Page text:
The Cybermen convert people to be part human, part machine. Knowing the Cybermen will stop at nothing to wipe out humanity, she gets her three human companions out of harms way. The danger was simply too great. But she didn’t send them back to earth and helicopter parent over them or abandon them either.
The Doctor trusts that she’s trained her companions to handle what’s next. In the same way, we need to constantly calculate how much risk our kids can handle. Not what we’re comfortable with, what they can handle. Acceptable risk. Breaking an arm may be okay, death is not. Losing the competition is permissible, pressured into cheating is not.
When Series 11 began, Ryan had been abandoned by his dad and didn’t like his step-grandpa Graham. It was easy for Graham to try and be protective of Ryan when their adventures first started. But it was by following the Doctor’s example of positive attachment theory in watching for risks while providing a safe environment to return (the TARDIS), that taught Graham how to parent.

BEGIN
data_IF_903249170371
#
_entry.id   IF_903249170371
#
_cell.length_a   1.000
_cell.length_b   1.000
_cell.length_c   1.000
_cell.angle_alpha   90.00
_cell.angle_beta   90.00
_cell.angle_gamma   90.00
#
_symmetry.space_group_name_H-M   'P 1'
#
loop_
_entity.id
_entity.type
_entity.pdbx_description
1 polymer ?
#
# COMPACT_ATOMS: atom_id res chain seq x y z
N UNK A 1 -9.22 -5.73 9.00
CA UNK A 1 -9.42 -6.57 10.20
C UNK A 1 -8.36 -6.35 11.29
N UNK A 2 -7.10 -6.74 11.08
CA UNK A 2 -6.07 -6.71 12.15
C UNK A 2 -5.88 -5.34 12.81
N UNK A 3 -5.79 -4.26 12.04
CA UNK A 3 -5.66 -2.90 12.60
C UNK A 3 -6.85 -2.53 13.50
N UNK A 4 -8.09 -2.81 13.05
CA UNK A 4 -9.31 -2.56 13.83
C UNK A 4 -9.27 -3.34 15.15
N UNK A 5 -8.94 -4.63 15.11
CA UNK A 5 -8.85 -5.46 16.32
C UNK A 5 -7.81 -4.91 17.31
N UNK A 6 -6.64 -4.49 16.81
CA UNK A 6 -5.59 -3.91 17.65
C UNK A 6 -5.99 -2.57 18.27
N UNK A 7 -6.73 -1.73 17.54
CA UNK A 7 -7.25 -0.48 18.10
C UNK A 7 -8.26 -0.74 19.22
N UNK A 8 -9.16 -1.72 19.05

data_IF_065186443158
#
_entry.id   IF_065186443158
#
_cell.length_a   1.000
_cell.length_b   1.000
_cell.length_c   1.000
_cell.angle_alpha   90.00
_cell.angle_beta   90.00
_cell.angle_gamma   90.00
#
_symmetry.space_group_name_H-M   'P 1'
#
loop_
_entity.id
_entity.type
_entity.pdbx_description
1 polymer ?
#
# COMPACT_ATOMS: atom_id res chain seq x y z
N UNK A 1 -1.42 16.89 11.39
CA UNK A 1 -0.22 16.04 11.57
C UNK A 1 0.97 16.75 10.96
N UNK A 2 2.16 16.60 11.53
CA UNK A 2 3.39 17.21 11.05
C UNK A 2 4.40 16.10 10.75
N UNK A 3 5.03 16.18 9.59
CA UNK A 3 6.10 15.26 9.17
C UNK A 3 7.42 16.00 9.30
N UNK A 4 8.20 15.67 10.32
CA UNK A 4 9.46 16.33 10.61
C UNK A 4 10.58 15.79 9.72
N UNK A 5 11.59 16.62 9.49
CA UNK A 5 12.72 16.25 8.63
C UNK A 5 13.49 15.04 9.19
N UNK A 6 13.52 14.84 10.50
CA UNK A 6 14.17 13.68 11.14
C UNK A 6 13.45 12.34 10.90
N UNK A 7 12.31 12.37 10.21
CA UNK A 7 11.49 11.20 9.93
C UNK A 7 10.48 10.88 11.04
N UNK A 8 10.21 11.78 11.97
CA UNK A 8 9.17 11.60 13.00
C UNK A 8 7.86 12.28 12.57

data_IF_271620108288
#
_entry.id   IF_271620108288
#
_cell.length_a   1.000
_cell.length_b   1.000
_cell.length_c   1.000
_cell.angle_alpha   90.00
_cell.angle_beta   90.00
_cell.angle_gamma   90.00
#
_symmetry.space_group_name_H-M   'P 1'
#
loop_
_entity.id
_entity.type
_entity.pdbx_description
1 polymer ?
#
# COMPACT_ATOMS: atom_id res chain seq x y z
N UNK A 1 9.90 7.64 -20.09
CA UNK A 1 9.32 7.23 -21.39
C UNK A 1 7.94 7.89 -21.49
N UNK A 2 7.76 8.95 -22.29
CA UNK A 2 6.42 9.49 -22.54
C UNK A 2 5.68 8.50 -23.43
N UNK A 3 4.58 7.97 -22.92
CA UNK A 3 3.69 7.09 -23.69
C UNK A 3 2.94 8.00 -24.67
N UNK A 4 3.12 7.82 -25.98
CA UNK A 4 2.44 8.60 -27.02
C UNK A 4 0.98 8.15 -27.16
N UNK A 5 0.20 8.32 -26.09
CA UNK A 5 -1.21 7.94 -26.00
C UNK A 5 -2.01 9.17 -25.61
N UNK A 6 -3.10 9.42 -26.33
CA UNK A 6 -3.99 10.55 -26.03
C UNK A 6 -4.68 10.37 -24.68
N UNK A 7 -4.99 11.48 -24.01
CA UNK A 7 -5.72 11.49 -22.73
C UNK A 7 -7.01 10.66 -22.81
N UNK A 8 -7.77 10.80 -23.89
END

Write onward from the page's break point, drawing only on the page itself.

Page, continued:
In time, Ryan began to appreciate Graham as a mentor but also a friend. Graham struggled with the right balance but he always tried to have Ryan’s back so his grandson could become his own man. Parenting is about setting a physical example, so our kids have a reference for their spiritual relationship with God. As they become independent from us, they should become dependent on God (Genesis 2:24 and Proverbs 22:6). But we’re not in control, remember Solomon’s proverb said, “It’s their responsibility to make wisdom their own, you just do your best in training them” (from the original Fogleistic text).
[END EXCLUSIVE ARTICLE CONTENT]
It changed a lot, huh? I think it changed for the best and that’s due in large part to editing. A special thanks to the editor of the Doctor Who article Jason Morehead and to Mary Massie for her beautiful photography of my TARDIS tattoo (see article). Alright, that’s it for now. Thanks for reading!
Thanks, in Him,
-Chris (the Bearded Wonder) Fogle